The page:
In no particular order, here’s our list:
- Tennessee Department of Labor & Workforce Development: Tax and Insurance
- Tennessee Department of Labor & Workforce Development: Unemployment Insurance Tax
- Tennessee Department of Revenue: Business Tax
- Tennessee Department of Revenue: Due Dates and Tax Rates
- Tennessee Department of Revenue: Tax Guidance
- Tennessee Department of Revenue: Sales and Use Tax
And remember, all of your Department of Revenue taxes need to be remitted through the Tennessee Taxpayer Access Point. But to pay UI taxes, you’ll need to head to the Department of Labor & Workforce Development’s TNPAWS site.
Get Your Tennessee Payroll Tax Done While You Sleep
Since Tennessee has no payroll taxes, you don’t need to worry about submitting them. But you do need to make sure to pay your unemployment insurance and business taxes. Not to mention collecting and remitting any applicable state and local sales taxes.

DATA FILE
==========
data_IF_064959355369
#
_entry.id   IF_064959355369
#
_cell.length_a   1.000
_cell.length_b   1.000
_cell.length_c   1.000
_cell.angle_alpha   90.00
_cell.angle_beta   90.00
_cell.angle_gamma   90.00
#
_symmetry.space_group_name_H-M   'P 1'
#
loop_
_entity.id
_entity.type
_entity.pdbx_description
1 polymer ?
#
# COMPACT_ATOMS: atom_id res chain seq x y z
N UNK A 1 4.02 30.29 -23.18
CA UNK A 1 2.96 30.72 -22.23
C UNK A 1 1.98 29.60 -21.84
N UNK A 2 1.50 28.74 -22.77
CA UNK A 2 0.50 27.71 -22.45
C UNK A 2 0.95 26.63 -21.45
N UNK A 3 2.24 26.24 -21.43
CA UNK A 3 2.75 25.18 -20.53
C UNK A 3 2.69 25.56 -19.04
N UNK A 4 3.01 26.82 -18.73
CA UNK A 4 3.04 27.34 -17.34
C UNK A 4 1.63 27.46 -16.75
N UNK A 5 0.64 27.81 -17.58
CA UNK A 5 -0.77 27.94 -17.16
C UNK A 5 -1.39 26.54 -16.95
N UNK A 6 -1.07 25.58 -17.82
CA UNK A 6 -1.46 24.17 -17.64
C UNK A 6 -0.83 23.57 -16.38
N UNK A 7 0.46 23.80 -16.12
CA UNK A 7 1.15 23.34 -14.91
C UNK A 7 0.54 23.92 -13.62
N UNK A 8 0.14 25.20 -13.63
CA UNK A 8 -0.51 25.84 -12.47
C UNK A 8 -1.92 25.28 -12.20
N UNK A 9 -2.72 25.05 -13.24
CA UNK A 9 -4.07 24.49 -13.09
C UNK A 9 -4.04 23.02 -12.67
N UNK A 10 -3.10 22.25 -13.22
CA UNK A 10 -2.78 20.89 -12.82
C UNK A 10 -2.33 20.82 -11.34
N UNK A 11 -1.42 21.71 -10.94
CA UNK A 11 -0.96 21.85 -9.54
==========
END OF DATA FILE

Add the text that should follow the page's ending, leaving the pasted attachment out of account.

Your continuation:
Plus, of course, all those lovely federal payroll taxes. (You can see from this list of federal payroll forms, there’s a lot.)
Filing all of these things manually is a waste of time and energy. And if you mess up, you might end up paying hefty fees and fines. The easiest way to keep track of everything is with a sturdy payroll software.
Payroll software services do all the heavy legwork for you. They file state and federal taxes on your behalf. They help you manage employee benefits, including things like retirement and healthcare. They generate pay stubs.
In short, they’re indispensable.
Sure, it’ll take you a minute to get everything set up. But once you do, it’s smooth sailing from then on out. Check out our favorite payroll software options here.